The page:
Effects of Reeling on Pipe Structural Performance Part I: Experiments

[+] Author and Article Information
Stelios Kyriakides

The University of Texas at Austin, WRW 110, Austin, TX 78712

1Corresponding author.

ASME doi:10.1115/1.4037063 History: Received December 19, 2016; Revised April 28, 2017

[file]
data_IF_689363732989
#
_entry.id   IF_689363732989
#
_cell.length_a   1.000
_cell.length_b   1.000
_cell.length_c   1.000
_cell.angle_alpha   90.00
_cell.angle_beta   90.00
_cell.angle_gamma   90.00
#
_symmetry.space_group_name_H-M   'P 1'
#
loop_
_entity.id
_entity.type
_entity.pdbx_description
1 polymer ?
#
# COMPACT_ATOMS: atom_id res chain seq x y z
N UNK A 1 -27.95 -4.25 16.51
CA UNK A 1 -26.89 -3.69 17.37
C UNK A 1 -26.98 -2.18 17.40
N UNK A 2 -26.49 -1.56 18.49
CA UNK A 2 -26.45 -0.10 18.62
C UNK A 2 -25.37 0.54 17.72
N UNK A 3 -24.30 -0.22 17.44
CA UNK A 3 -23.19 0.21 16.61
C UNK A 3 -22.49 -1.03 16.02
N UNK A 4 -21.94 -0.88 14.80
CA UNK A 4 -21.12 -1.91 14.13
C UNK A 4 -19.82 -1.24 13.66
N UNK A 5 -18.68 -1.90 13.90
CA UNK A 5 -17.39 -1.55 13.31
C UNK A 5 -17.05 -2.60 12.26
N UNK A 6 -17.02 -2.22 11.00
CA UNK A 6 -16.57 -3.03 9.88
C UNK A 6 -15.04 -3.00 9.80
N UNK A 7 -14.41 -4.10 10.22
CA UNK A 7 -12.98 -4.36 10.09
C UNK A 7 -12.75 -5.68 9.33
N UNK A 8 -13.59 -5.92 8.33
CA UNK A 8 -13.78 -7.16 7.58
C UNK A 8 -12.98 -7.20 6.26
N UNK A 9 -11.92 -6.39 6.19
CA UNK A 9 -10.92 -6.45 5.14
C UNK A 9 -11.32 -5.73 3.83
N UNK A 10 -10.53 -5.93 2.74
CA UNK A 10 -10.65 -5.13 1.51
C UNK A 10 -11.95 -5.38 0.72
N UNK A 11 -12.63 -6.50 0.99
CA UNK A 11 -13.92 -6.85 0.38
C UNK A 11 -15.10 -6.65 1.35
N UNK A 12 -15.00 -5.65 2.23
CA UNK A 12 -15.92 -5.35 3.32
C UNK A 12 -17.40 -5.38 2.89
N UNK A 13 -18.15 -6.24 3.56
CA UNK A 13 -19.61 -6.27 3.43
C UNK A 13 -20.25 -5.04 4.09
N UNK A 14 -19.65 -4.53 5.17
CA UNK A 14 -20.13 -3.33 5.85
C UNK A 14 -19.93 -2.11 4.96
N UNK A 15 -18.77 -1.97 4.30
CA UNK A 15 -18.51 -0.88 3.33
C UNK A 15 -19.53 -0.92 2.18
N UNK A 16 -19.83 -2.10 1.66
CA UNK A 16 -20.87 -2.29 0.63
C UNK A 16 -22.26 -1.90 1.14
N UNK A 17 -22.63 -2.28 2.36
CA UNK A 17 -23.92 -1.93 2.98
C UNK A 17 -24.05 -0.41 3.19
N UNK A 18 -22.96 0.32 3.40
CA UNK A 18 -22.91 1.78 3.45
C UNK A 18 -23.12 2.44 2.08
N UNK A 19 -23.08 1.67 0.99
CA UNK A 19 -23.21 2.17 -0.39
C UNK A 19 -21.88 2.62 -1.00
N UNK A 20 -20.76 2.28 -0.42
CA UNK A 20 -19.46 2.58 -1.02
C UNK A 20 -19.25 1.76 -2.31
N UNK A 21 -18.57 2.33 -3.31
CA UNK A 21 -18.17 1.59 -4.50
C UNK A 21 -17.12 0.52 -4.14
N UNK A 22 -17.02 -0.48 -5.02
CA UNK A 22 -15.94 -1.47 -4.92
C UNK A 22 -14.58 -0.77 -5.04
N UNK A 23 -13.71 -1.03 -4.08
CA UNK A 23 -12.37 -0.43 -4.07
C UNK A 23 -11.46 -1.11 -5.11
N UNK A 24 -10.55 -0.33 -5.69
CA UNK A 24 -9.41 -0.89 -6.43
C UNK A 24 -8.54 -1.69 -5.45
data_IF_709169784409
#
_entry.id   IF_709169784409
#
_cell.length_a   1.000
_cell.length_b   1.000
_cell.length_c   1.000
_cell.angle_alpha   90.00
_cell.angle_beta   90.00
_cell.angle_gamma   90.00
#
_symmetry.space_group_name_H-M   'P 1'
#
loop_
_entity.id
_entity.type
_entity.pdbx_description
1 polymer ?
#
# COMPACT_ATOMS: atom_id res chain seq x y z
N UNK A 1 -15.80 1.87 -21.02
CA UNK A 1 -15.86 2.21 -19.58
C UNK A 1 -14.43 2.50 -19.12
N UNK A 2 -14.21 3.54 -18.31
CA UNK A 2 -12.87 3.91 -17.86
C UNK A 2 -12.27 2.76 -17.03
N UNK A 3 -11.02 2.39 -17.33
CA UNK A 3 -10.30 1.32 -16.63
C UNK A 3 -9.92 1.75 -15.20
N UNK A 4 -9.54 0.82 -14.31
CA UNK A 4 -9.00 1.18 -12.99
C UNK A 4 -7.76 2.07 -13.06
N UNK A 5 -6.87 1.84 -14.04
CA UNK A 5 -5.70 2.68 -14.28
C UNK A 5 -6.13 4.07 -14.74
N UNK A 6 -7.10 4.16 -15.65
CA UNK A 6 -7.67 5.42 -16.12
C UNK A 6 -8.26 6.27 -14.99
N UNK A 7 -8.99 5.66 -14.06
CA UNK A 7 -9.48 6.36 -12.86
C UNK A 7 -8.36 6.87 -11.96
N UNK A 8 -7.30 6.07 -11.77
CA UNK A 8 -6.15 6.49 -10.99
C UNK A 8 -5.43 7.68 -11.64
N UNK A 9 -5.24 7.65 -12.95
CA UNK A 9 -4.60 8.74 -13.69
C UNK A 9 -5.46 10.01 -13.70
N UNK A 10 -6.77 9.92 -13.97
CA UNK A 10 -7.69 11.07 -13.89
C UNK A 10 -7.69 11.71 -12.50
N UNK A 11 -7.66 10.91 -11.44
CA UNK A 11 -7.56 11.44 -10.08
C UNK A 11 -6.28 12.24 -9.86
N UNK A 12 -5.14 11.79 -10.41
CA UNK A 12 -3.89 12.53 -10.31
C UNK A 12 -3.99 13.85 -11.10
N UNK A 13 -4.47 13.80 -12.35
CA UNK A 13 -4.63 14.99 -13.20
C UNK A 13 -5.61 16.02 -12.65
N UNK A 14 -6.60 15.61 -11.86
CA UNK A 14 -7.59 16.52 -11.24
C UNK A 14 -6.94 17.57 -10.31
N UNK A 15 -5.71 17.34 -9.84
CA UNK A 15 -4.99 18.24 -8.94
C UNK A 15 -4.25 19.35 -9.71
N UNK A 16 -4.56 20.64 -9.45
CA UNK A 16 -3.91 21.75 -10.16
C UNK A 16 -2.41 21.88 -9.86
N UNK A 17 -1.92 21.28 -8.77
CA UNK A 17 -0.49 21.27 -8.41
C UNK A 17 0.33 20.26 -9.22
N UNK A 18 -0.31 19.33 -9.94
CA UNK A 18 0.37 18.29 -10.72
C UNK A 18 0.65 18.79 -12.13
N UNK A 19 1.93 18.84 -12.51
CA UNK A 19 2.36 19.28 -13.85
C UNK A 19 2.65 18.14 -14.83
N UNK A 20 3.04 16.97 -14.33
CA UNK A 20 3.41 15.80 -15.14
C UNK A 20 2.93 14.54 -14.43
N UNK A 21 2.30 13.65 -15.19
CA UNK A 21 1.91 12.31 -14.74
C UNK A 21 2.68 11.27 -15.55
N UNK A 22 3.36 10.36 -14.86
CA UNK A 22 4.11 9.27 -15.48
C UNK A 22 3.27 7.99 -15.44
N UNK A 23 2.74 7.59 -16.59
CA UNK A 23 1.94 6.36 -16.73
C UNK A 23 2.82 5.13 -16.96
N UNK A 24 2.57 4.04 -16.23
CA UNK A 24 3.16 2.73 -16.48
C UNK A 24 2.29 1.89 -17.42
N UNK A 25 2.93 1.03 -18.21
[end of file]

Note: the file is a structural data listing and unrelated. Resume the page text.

The winding and unwinding of a pipeline in the reeling installation process involves repeated excursions into the plastic range of the material, which induce ovality and changes to the mechanical properties. The reeling/unreeling process involves some back tension required to safeguard the pipe from local buckling. This study examines the effects of winding/unwinding a pipe on a reel at different values of tension on the induced ovality and elongation and the resulting degradation in collapse pressure. In Part I a model testing facility is used to simulate the reeling/unreeling process in the presence of tension. The combination of reel and tube diameters used induces a bending strain of 1.89%. Sets of experiments involving three reeling/unreeling cycles at different levels of tension are performed on tubes with D/ts of 20 and 15.5 in which the progressive changes in cross sectional geometry and elongation are recorded. Both ovalization and elongation are shown to increase significantly as the back tension increases. A second set of experiments on the same two tube D/ts is performed in which following a reeling/unreeling cycle at a chosen level of tension the tubes are collapsed under external pressure. The collapse pressure is shown to decrease significantly with tension, which is primarily caused by the reeling/unreeling induced ovality. Part II presents models for simulating reeling and the induced structural degradation. The experimental results in Part I are used to evaluate the performance of the models.

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